One thing that happens is that you stop speaking altogether. One Thursday afternoon, shifting between various gchats—all with friends bored in their cubicles at offices across the city—I realized that I hadn’t said a word out loud in close to 18 hours. So I said “test” out loud. For a split second, before the word came out, I was actually worried about whether or not I was still able to speak. After I found that I could, I then worried about the fact that I had been legitimately worried about this.
I had stopped shaving. I mostly dressed like “Jonah Hill at the beach” or “Kristen Stewart on laundry day.” I knew all the afternoon shift Whole Foods employees by name. While the rest of the world was hitting the “3 p.m. stretch” at work, I would be starting episodes of “Glee.” Entire afternoons were spent mulling trips to the gym or a coffee shop or a museum without ever moving from my couch. This is where I was at by the end of my life as a night blogger.
After two years of working in an office, in a “normal” job with “normal” hours at a Park Avenue consulting firm (totally disgusting, I know), I switched careers. My new “work day” began around 6 or 6:15 p.m. and would last until I was finished with my tenth post, which meant I generally finished up somewhere between 3 to 4 a.m.
As is so often the case, this blogging took place at the desk mere feet from my bed, meaning that as I would blog the night away—fueled primarily by almonds and Diet Coke—the end of the tunnel was always an arm’s length away. The modern isolation of your standard blogging job—the lack of non-virtual people around, the relentless Internet tunneling, the lack of sunshine or regular movement—was multiplied by the lack of even having digitally present coworkers, the darkness outside, the silence.
While the centerpiece of my conversations with friends-of-friends at bars had previously been the latest Lady Gaga music video or “that sketchy guy” standing near the bathroom or an anecdote about the subway/Korean food/Twitter, my night job quickly became the primary thing I talked about with acquaintances and strangers. People were just fascinated by this idea that I started work when everyone else was finishing for the day. What did I do with my days? When did I sleep? People would look at me in this pitying, almost disbelieving, way, as if when I said “I blog at night” I had actually said, “I am not able to digest chocolate.”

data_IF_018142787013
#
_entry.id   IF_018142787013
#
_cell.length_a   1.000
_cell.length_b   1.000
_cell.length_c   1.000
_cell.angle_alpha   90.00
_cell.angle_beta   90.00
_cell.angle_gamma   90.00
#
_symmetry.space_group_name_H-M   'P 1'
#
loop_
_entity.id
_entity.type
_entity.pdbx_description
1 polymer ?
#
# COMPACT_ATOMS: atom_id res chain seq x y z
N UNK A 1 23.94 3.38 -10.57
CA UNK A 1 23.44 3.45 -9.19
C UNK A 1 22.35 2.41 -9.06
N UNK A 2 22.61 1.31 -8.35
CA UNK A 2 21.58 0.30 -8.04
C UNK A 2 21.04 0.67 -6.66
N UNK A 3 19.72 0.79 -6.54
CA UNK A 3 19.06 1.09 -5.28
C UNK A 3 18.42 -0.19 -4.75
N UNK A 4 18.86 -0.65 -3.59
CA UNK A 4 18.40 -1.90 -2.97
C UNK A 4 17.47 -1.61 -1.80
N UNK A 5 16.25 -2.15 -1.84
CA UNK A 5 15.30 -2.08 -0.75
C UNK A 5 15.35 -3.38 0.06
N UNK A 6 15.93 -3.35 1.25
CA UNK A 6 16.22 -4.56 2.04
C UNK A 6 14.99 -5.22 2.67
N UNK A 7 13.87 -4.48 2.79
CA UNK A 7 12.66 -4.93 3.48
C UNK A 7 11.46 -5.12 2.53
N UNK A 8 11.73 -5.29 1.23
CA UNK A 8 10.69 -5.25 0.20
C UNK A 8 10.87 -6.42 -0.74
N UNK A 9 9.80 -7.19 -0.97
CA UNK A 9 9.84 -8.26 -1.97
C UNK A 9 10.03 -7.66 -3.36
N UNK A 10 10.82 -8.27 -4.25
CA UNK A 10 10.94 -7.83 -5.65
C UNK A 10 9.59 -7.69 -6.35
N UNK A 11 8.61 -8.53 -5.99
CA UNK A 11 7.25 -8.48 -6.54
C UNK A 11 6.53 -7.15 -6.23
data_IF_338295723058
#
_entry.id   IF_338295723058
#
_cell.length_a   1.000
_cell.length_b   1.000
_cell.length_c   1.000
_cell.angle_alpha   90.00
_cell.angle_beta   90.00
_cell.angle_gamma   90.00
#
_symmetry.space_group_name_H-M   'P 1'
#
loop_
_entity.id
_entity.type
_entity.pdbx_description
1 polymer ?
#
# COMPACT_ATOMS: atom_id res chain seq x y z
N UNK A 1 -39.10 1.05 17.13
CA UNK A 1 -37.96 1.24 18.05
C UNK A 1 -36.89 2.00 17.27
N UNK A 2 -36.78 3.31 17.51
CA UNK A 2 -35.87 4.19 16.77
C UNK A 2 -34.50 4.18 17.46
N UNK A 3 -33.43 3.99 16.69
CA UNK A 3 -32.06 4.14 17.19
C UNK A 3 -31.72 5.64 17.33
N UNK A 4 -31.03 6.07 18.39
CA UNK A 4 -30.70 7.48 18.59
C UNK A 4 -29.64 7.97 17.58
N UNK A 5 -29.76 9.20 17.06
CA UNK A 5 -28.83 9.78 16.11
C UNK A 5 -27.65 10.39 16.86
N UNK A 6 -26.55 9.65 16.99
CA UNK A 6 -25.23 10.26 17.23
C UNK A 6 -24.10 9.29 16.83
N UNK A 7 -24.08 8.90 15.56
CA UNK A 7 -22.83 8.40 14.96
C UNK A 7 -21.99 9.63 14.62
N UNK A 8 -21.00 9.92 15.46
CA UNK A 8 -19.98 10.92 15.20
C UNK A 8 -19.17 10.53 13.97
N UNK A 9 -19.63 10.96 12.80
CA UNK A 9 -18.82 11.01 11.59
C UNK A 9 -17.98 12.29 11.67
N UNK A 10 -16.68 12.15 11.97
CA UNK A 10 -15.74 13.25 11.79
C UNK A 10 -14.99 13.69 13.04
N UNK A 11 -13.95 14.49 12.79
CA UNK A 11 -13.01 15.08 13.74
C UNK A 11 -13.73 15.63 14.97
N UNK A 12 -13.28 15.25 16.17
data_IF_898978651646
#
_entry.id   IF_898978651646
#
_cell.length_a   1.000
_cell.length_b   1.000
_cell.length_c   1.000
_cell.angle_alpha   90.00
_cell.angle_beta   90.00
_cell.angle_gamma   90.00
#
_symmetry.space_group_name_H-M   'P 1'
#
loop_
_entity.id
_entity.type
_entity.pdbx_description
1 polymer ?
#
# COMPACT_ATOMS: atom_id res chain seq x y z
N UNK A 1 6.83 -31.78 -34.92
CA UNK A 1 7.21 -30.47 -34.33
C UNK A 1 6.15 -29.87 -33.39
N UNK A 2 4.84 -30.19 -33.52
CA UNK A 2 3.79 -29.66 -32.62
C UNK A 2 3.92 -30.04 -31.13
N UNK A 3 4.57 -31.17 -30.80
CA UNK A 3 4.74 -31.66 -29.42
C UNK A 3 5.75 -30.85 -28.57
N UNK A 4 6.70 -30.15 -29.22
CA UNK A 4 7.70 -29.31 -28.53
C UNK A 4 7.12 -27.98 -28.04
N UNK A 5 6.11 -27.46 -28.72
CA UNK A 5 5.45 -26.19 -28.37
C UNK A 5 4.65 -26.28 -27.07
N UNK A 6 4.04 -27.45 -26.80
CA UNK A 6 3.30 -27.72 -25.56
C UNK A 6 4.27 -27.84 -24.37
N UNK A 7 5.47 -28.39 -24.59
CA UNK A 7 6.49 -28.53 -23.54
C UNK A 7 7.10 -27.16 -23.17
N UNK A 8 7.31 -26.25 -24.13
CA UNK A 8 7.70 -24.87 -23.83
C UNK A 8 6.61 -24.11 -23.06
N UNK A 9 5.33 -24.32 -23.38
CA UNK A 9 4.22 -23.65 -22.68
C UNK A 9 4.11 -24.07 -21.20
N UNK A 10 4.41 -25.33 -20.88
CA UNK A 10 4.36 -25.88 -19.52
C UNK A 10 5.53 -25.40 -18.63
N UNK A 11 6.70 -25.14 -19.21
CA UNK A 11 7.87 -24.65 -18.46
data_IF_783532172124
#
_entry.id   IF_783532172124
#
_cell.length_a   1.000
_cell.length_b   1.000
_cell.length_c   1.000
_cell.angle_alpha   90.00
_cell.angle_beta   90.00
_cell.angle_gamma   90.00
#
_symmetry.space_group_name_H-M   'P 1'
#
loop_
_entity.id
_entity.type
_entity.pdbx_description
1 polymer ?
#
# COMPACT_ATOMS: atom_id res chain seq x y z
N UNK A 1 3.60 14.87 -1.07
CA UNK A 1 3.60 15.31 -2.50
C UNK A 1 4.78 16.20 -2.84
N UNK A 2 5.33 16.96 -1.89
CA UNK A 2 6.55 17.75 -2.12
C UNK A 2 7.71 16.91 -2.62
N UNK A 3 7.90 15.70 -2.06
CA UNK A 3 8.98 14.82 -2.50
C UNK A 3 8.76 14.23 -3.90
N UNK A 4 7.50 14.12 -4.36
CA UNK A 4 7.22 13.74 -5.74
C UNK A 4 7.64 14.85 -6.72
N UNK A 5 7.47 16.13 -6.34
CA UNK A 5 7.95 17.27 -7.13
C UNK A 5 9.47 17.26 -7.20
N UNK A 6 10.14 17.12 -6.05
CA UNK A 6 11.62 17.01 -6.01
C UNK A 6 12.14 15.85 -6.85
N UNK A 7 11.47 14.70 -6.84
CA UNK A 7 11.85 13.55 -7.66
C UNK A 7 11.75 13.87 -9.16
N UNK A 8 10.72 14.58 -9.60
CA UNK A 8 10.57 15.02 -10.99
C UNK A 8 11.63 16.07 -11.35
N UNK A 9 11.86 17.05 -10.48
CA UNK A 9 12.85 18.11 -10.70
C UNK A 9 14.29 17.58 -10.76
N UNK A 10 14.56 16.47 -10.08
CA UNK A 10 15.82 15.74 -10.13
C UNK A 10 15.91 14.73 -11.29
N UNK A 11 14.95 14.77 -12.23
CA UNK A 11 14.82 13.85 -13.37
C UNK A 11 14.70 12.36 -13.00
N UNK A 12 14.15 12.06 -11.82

“Yeah, sometimes I feel like I am turning into the world’s most boring vampire,” I would respond, as if I had just thought of that line for the first time, and my roommate’s friend’s coworker or whoever it was would laugh politely. I would spare her riffs on the many other oddities of working at night… and there were, as anyone who has worked a night job before knows, countless others.
Since I couldn’t see any of my friends during the week, I started to feel on weekends like I was Katherine Heigl in the classic film 27 Dresses, in which she had to go to like 14 weddings in 14 horrendous outfits in one day or something. Some Saturdays I would schedule a brunch-drinks-dinner-drinks quadruple-header as some sort of completely misguided overcompensation for not interacting with humans during the week. There was also the havoc that working nights performed on my eating schedule (let’s just say that most of my eating during the week took place after 6 p.m.).
First dates had to be scheduled on Friday and Saturday nights, a stipulation that eliminated any semblance of “casual” about them. And there was the unrivaled shame of sleeping in until 1:30 p.m. on an odd Monday and then feeling so guilty about it that there was no choice but to just get back under the covers and sleep some more.
There were aspects of working nights that weren’t so bad. I got over my phobia of going to movies by myself. I could schedule doctor’s appointments at literally any hour I pleased. I had a built-in excuse for missing all sorts of weeknight social engagements that I previously would have had to begrudgingly attend. More significantly, I increasingly felt like I was part of this rare and special tribe. Working at night by myself when no one was on the Internet made me feel like a solo spaceship pilot, like every post about Sarah Palin or James Franco I churned out was going to ensure we stayed on course. I was careening through quiet forgotten Internet space, a vast calm all around me. And while all my friends were at work during the day—gchatting and fidgeting in their itchy button-downs—I was scarfing hummus and preparing for this noble take-off.
Now that I’m working during the daytime hours again, I feel like I have returned to the land of the living—back in the sea of hyper-stressed, closed-off New Yorkers. While I’m generally happy about this, I have to admit there are certain mornings where I catch myself feeling sort of wistful when the alarm goes off at 7:30 a.m., and feeling sort of ordinary on the subway at 8:25 a.m. I miss the Starbucks barista, Kevin, who would hand me my drink at 6 p.m. every night with the resigned look I imagine he reserved for people who order venti iced coffees past sunset.
I do not miss how I would feel on the way out of Starbucks, knowing that the day was over but also just beginning. I don’t miss the Chinese food. And I don’t miss spending 15 minutes at 2:45 a.m. trying to come up with a joke about Naomi Watts to conclude a blog post, only to settle for something King Kong-related that wouldn’t even really make sense when I re-read it the next morning… by which I mean the next afternoon, but then, anyway, it was nearly time to start blogging again.
Two months later, Josh Duboff is still having trouble falling asleep before 3 a.m.
Photo from Flickr by nicksarebi.